Thanksgiving was the best of holidays growing up. I knew that family would be over. Cousin, Aunts, Uncles, Grandpa, Grandma, More Cousins, and even More Cousins. And there would be food. Good, home-made, food. I grew up in a family where nobody ever used a canned anything. And let me tell you, I was spoiled.
We often started our Thanksgiving day with a soccer game out back. All the local Young People would come over for a game to get us all outside and just to be together before we all headed to our homes and dinners.
Thanksgiving dinner was usually at our house, since we had the most room. We had enough people for several tables, and usually there was a cousin table. Later on as the cousins all grew up, and it was only my immediate family with their spouses and kids, I graduated to the Big People’s Table, and now my kids sit at the Cousin’s Table. I love it. So do my kids. So does everybody else.
Somewhere along the line we started to Skeet Shoot after dinner. It was probably when my little brother was in high school and my slough of boy cousins all decided they needed guns. We still skeet shoot.
There are several series of desserts, with conversation in-between. When the cousin are tired of being outside, they set up the board games–the long ones like Risk. The only difference from when I was a kid is that they will also play computer games.
As the in-laws came along they added to the traditions. Now Lily brings a Cherry Tea Ring over, or we head to her place for a coffee before the Big Dinner.
I wouldn’t change a thing about the day. But that isn’t real life. Since being married, I haven’t usually been able to be home for Thanksgiving, and it was OH SO HARD! To anyone who has spent a Thanksgiving Day Alone, Oh how ALONE it feels!
I am a pilot’s wife, and pilots fly on all the major holidays. That’s part of the job description. Here is a Thanksgiving that really happened.
As I mentioned before, I am a pilot’s wife. My husband used to fly for a company that flew air ambulance. This meant that aside from the co-pilot, there would be two nurses. Now air ambulance flights only require a 15 minute call-out. The crew, while on duty, had to be ready to be at the airport within 15 minutes. Usually, the crew knew sooner than that, but the call-out COULD be 15 minutes.
The Hunni flew all over this hemisphere, and therefore at any day, there was always the chance that he could end up unexpectedly at home. Since his aircraft was serviced locally, there was always the remote possibility that he would stop in. For this reason I wouldn’t go home to my parents house for Thanksgiving because there was always the remote chance that he would swoop in on his wings for a quick dinner. And yep, you betcha, bring the whole crew with him. I would usually get an hour’s notice.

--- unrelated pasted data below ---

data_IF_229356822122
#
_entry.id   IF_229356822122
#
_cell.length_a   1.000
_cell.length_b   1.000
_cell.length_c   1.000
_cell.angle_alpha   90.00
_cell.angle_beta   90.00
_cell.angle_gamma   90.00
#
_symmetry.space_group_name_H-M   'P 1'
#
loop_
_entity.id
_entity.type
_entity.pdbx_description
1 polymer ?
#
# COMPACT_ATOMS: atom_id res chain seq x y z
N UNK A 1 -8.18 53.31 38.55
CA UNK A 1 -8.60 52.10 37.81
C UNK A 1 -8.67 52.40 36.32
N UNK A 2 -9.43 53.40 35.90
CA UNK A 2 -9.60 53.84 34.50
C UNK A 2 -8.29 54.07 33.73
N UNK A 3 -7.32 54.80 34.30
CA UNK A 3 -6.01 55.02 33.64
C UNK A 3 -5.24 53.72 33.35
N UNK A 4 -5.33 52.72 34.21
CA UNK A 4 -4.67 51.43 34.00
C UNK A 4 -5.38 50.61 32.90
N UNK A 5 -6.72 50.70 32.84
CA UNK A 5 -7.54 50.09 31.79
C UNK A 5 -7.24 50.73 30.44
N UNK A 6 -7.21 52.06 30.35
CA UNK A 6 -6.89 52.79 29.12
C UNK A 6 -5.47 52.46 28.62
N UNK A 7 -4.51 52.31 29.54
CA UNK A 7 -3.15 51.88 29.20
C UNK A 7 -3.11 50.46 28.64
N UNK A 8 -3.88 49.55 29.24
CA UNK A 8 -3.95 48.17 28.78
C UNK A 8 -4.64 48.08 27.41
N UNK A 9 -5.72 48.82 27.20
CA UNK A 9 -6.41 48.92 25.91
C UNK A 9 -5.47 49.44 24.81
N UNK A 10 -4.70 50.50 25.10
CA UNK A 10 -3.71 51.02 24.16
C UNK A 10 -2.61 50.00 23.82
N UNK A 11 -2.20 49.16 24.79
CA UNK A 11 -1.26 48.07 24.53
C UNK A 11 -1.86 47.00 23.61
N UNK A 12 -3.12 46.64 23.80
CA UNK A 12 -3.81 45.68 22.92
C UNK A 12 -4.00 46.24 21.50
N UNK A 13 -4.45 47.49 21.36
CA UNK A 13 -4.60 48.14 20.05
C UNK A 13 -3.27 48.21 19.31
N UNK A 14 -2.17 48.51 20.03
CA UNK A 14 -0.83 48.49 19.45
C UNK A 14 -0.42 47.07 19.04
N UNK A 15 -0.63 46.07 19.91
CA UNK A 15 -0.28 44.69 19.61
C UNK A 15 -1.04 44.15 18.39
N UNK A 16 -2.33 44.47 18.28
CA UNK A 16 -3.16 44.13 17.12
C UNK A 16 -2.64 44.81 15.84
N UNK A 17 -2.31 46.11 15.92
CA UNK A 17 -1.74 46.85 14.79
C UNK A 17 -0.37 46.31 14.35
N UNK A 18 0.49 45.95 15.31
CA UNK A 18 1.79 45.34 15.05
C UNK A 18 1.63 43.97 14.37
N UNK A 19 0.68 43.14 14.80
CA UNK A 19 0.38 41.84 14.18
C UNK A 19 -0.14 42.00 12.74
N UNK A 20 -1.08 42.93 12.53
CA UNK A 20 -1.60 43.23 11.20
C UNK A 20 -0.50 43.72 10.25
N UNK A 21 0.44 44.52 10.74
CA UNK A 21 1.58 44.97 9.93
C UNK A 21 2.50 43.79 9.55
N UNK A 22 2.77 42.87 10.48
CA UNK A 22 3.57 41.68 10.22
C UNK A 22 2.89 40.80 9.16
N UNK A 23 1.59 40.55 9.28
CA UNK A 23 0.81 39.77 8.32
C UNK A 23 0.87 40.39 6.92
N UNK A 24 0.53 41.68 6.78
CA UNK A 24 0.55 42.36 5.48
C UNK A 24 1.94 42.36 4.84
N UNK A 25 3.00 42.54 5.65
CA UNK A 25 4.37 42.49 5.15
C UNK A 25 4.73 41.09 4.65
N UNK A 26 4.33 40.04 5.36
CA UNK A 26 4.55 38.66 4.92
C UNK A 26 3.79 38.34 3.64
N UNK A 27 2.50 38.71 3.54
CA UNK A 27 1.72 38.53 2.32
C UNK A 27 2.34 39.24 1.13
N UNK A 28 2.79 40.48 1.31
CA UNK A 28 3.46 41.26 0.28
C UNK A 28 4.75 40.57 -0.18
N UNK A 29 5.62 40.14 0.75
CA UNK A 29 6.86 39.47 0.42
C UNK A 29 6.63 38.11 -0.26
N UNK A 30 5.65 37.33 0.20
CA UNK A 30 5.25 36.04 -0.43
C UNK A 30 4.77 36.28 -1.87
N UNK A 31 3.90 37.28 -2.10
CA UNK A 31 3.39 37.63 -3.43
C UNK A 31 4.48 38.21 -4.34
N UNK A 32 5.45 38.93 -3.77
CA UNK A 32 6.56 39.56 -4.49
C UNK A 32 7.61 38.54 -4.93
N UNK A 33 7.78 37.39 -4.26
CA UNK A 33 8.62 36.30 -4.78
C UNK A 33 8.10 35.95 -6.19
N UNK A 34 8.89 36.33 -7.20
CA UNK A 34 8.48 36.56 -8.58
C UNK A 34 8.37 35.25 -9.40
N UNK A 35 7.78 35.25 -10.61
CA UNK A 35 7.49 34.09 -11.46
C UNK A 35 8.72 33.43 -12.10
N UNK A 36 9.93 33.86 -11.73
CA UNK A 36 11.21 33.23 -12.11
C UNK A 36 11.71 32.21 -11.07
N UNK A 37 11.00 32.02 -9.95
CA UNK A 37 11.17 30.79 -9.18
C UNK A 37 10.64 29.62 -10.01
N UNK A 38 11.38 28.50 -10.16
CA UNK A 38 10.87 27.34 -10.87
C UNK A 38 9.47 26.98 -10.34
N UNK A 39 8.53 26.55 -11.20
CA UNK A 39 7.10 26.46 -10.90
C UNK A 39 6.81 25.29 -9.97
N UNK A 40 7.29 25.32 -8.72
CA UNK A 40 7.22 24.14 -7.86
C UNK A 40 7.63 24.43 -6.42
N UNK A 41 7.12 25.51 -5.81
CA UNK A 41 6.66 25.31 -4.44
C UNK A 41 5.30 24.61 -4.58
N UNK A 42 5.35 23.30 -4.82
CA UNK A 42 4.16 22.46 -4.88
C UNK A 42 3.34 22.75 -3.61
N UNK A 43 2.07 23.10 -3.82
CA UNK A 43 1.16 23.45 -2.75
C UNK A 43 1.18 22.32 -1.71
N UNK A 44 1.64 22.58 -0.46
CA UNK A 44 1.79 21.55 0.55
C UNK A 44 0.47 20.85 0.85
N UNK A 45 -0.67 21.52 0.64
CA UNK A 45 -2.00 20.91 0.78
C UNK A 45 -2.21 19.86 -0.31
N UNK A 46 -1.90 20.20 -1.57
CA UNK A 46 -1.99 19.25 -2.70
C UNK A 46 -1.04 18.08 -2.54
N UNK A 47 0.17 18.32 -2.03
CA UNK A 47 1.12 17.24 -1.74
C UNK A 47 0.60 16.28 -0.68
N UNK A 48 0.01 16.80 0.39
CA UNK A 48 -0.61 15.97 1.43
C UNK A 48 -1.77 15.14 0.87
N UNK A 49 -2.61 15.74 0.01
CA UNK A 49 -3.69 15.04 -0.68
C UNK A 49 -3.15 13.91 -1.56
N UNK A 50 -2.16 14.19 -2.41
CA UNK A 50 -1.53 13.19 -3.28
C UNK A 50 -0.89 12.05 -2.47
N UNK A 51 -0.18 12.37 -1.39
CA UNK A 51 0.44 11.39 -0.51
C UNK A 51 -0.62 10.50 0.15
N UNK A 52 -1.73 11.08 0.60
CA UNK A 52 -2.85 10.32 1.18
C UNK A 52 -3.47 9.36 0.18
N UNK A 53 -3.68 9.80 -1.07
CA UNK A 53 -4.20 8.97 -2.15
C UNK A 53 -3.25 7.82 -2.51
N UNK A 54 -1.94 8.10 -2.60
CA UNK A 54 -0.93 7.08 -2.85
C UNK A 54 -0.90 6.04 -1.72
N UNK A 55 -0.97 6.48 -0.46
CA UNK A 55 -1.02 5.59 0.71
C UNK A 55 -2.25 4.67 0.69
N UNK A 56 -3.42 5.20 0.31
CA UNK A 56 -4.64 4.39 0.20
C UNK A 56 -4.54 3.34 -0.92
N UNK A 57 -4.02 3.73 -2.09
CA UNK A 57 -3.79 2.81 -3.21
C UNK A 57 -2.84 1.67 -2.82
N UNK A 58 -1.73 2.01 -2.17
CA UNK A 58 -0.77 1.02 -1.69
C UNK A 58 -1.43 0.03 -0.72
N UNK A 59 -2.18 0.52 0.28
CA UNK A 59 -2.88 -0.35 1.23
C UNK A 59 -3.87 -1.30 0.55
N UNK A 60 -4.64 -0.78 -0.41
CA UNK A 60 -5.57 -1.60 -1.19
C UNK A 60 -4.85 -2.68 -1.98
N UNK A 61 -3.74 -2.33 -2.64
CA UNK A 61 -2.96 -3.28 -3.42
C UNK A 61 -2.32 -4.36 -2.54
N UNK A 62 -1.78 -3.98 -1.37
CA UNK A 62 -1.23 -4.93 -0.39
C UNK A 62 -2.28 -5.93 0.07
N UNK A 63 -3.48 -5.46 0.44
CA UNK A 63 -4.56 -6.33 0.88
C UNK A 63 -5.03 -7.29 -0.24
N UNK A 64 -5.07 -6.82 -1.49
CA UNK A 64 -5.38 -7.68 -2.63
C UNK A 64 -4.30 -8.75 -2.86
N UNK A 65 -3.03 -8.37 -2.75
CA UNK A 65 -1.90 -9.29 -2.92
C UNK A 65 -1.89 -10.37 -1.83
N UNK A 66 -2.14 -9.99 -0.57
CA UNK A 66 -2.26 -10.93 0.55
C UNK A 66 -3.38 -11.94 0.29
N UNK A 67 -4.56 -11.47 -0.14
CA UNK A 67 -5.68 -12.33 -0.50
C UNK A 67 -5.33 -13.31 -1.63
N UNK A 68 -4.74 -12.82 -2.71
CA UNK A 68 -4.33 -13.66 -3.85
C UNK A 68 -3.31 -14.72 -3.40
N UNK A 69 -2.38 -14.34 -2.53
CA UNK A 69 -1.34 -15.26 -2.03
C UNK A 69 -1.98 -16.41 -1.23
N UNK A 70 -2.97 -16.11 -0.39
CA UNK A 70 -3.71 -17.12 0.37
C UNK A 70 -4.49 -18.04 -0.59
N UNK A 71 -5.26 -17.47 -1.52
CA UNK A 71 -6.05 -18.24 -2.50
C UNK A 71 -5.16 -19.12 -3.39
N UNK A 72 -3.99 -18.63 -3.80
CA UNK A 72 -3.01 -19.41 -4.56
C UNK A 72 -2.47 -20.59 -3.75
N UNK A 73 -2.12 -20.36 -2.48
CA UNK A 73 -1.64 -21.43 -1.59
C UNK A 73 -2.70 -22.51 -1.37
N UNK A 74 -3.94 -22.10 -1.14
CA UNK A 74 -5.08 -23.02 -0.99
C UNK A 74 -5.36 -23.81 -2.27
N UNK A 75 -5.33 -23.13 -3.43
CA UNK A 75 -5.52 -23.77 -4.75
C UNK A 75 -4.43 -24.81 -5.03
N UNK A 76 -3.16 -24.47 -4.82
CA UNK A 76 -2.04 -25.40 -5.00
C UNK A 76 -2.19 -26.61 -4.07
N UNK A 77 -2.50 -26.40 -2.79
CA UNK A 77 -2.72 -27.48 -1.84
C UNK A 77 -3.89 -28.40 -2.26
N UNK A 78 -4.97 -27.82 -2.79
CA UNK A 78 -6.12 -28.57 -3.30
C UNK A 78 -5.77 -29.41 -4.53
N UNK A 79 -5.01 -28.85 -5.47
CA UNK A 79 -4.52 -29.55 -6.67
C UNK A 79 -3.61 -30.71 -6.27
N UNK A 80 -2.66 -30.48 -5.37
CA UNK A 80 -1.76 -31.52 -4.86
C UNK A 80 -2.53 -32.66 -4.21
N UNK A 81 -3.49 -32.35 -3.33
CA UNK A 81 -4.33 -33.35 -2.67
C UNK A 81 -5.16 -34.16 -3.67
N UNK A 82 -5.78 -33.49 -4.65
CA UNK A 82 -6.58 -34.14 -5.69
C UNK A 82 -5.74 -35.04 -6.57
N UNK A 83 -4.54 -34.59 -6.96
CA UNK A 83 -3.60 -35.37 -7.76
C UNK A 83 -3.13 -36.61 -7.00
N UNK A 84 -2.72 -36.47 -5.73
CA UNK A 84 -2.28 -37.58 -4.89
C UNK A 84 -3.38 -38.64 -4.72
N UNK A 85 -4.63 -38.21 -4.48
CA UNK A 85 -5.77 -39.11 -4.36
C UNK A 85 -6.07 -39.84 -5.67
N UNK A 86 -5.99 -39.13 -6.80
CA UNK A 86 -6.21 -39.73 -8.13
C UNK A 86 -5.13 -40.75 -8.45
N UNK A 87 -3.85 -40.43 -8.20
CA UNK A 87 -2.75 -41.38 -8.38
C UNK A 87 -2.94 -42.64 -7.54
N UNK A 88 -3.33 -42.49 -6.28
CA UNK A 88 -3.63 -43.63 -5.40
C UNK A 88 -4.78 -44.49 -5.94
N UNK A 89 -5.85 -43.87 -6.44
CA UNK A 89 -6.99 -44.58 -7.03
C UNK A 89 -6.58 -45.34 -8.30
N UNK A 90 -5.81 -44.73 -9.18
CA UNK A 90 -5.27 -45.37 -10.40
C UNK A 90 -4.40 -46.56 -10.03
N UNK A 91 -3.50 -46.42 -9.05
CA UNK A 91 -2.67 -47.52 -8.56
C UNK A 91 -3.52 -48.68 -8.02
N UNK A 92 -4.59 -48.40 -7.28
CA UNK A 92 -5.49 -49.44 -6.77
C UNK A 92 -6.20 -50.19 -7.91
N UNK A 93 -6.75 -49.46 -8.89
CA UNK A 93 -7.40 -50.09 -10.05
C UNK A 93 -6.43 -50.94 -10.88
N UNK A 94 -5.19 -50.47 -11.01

Some years I cooked the whole dinner hoping he would swoop in, and a few years we ate cold cereal. But this time (about 4 years ago), I decided to cook the entire thing and hope and pray he would get home.
The day before Thanksgiving, I called the Hunni to see what the chances were, and he told me about his day. Here is his story. He had been flying with a new guy. This pilot was raised in Hong Kong and although he spoke excellent English (no accent), he didn’t always understand all the innuendos of the English language. There was a fly in the cockpit, and The Hunni was trying to shoo out the fly. He didn’t want to swat the fly and leave “bug guts” anywhere. The co-pilot began shooing also, and as they both shooed, the Hong Kong co-pilot said, “I’m pro-life.” Now the Hunni knew that the co-pilot was Buddhist, and knew what the co-pilot meant. He knew that the co-pilot didn’t understand all the implications of the words, “pro-life”, but he decided to add his opinion. The Hunni said, “I’m pro-life, also.” And thus began the conversation. The Co-pilot said that he tried to never kill anything. He was also vegetarian. The Hunni, not having known the co-pilot for more than a few day, said that the term “pro-life” was associated with abortion, and that he, The Hunni knew that abortion was murder. There was a quiet in the cockpit. Then the co-pilot, the guy that wouldn’t swat the fly, stated that his wife had had an abortion. The Hunni hadn’t meant to hurt him, but the co-pilot wasn’t hurt. He calmly explained that although they were married, and that although they would eventually like to have kids, and that although they had both finished their schooling, they weren’t “ready to have kids.” “It was inconvenient at the moment.” My stomach flopped. That was our Thanksgiving eve conversation.
Thanksgiving morning the crew flew into our local airport. Now the nurses didn’t live locally, so we had all the crew over. Two nurses, the co-pilot, and his wife. Although, I didn’t know that they were coming until that morning, I made sure we had some vegetarian options. The co-pilot’s wife was a petite, cute, Oriental with thigh high boots that I could never pull off (literally), but she looked smashing in them. The crew stayed around for several hours, and the co-pilot and his wife were the last to leave. She suggested that we do coffee some time. I said that yes, I would love to get out for a cup of coffee, but I didn’t have a babysitter. As the couple was leaving she said, “Why don’t I watch your kids for a bit. I love children. You could go out and be free.” I just smiled and waved good-bye.
When the door was shut I said to The Hunni, “I won’t be asking her to babysit, so that I can have a FREE afternoon, I think I will just stay with my inconvenient kids.”
That was a Thanksgiving that really happened.